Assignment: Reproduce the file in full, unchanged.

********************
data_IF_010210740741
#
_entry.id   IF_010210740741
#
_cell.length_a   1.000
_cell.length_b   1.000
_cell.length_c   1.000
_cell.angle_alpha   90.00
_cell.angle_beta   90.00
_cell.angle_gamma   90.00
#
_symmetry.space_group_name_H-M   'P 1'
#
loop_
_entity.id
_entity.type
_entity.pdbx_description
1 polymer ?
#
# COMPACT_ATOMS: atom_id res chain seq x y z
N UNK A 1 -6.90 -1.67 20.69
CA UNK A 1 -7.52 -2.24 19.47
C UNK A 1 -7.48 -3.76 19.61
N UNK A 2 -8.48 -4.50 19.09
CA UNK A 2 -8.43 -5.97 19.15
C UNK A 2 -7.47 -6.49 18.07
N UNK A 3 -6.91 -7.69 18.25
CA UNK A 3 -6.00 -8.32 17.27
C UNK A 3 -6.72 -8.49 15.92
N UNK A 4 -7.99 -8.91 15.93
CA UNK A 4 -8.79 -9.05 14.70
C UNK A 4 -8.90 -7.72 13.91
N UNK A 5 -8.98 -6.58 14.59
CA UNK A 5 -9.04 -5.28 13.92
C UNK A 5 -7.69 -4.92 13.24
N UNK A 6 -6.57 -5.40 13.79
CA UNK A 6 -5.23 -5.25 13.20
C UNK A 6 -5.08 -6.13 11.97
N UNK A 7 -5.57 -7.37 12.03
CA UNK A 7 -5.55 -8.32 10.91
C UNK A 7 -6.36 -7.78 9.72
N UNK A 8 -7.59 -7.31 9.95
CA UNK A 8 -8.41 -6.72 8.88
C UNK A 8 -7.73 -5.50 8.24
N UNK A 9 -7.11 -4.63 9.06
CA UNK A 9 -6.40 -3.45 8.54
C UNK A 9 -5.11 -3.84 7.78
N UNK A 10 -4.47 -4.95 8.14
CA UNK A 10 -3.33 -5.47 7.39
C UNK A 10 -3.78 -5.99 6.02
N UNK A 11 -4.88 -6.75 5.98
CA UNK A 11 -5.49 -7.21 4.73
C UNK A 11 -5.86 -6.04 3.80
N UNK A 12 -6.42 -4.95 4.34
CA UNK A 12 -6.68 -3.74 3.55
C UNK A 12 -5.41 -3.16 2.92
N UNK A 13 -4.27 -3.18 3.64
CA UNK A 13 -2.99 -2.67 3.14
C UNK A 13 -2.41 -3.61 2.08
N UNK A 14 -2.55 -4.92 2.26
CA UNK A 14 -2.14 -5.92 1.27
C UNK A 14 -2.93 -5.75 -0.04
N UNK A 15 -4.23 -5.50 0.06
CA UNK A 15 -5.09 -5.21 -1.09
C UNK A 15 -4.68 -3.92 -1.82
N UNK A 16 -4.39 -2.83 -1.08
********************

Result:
data_IF_010210740741
#
_entry.id   IF_010210740741
#
_cell.length_a   1.000
_cell.length_b   1.000
_cell.length_c   1.000
_cell.angle_alpha   90.00
_cell.angle_beta   90.00
_cell.angle_gamma   90.00
#
_symmetry.space_group_name_H-M   'P 1'
#
loop_
_entity.id
_entity.type
_entity.pdbx_description
1 polymer ?
#
# COMPACT_ATOMS: atom_id res chain seq x y z
N UNK A 1 -6.90 -1.67 20.69
CA UNK A 1 -7.52 -2.24 19.47
C UNK A 1 -7.48 -3.76 19.61
N UNK A 2 -8.48 -4.50 19.09
CA UNK A 2 -8.43 -5.97 19.15
C UNK A 2 -7.47 -6.49 18.07
N UNK A 3 -6.91 -7.69 18.25
CA UNK A 3 -6.00 -8.32 17.27
C UNK A 3 -6.72 -8.49 15.92
N UNK A 4 -7.99 -8.91 15.93
CA UNK A 4 -8.79 -9.05 14.70
C UNK A 4 -8.90 -7.72 13.91
N UNK A 5 -8.98 -6.58 14.59
CA UNK A 5 -9.04 -5.28 13.92
C UNK A 5 -7.69 -4.92 13.24
N UNK A 6 -6.57 -5.40 13.79
CA UNK A 6 -5.23 -5.25 13.20
C UNK A 6 -5.08 -6.13 11.97
N UNK A 7 -5.57 -7.37 12.03
CA UNK A 7 -5.55 -8.32 10.91
C UNK A 7 -6.36 -7.78 9.72
N UNK A 8 -7.59 -7.31 9.95
CA UNK A 8 -8.41 -6.72 8.88
C UNK A 8 -7.73 -5.50 8.24
N UNK A 9 -7.11 -4.63 9.06
CA UNK A 9 -6.40 -3.45 8.54
C UNK A 9 -5.11 -3.84 7.78
N UNK A 10 -4.47 -4.95 8.14
CA UNK A 10 -3.33 -5.47 7.39
C UNK A 10 -3.78 -5.99 6.02
N UNK A 11 -4.88 -6.75 5.98
CA UNK A 11 -5.49 -7.21 4.73
C UNK A 11 -5.86 -6.04 3.80
N UNK A 12 -6.42 -4.95 4.34
CA UNK A 12 -6.68 -3.74 3.55
C UNK A 12 -5.41 -3.16 2.92
N UNK A 13 -4.27 -3.18 3.64
CA UNK A 13 -2.99 -2.67 3.14
C UNK A 13 -2.41 -3.61 2.08
N UNK A 14 -2.55 -4.92 2.26
CA UNK A 14 -2.14 -5.92 1.27
C UNK A 14 -2.93 -5.75 -0.04
N UNK A 15 -4.23 -5.50 0.06
CA UNK A 15 -5.09 -5.21 -1.09
C UNK A 15 -4.68 -3.92 -1.82
N UNK A 16 -4.39 -2.83 -1.08